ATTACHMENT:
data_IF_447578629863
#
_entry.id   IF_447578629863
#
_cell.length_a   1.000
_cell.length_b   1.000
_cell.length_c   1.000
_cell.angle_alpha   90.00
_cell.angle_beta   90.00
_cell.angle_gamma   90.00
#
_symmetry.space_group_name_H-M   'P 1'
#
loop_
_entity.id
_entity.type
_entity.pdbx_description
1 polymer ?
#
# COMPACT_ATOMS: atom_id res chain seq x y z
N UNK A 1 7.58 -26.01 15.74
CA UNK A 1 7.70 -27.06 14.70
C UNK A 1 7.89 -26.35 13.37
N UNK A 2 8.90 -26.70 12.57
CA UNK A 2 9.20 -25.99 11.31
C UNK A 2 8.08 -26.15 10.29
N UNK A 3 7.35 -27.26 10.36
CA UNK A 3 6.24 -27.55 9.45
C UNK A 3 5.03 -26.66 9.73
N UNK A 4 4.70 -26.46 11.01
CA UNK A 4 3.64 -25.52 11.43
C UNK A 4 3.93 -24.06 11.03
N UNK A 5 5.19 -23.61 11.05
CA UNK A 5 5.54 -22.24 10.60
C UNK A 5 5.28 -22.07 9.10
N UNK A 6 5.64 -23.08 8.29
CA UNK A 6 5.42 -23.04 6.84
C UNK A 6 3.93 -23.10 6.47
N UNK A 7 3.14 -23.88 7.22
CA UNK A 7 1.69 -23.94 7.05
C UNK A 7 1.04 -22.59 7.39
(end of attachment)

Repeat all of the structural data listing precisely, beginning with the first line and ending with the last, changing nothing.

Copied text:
data_IF_447578629863
#
_entry.id   IF_447578629863
#
_cell.length_a   1.000
_cell.length_b   1.000
_cell.length_c   1.000
_cell.angle_alpha   90.00
_cell.angle_beta   90.00
_cell.angle_gamma   90.00
#
_symmetry.space_group_name_H-M   'P 1'
#
loop_
_entity.id
_entity.type
_entity.pdbx_description
1 polymer ?
#
# COMPACT_ATOMS: atom_id res chain seq x y z
N UNK A 1 7.58 -26.01 15.74
CA UNK A 1 7.70 -27.06 14.70
C UNK A 1 7.89 -26.35 13.37
N UNK A 2 8.90 -26.70 12.57
CA UNK A 2 9.20 -25.99 11.31
C UNK A 2 8.08 -26.15 10.29
N UNK A 3 7.35 -27.26 10.36
CA UNK A 3 6.24 -27.55 9.45
C UNK A 3 5.03 -26.66 9.73
N UNK A 4 4.70 -26.46 11.01
CA UNK A 4 3.64 -25.52 11.43
C UNK A 4 3.93 -24.06 11.03
N UNK A 5 5.19 -23.61 11.05
CA UNK A 5 5.54 -22.24 10.60
C UNK A 5 5.28 -22.07 9.10
N UNK A 6 5.64 -23.08 8.29
CA UNK A 6 5.42 -23.04 6.84
C UNK A 6 3.93 -23.10 6.47
N UNK A 7 3.14 -23.88 7.22
CA UNK A 7 1.69 -23.94 7.05
C UNK A 7 1.04 -22.59 7.39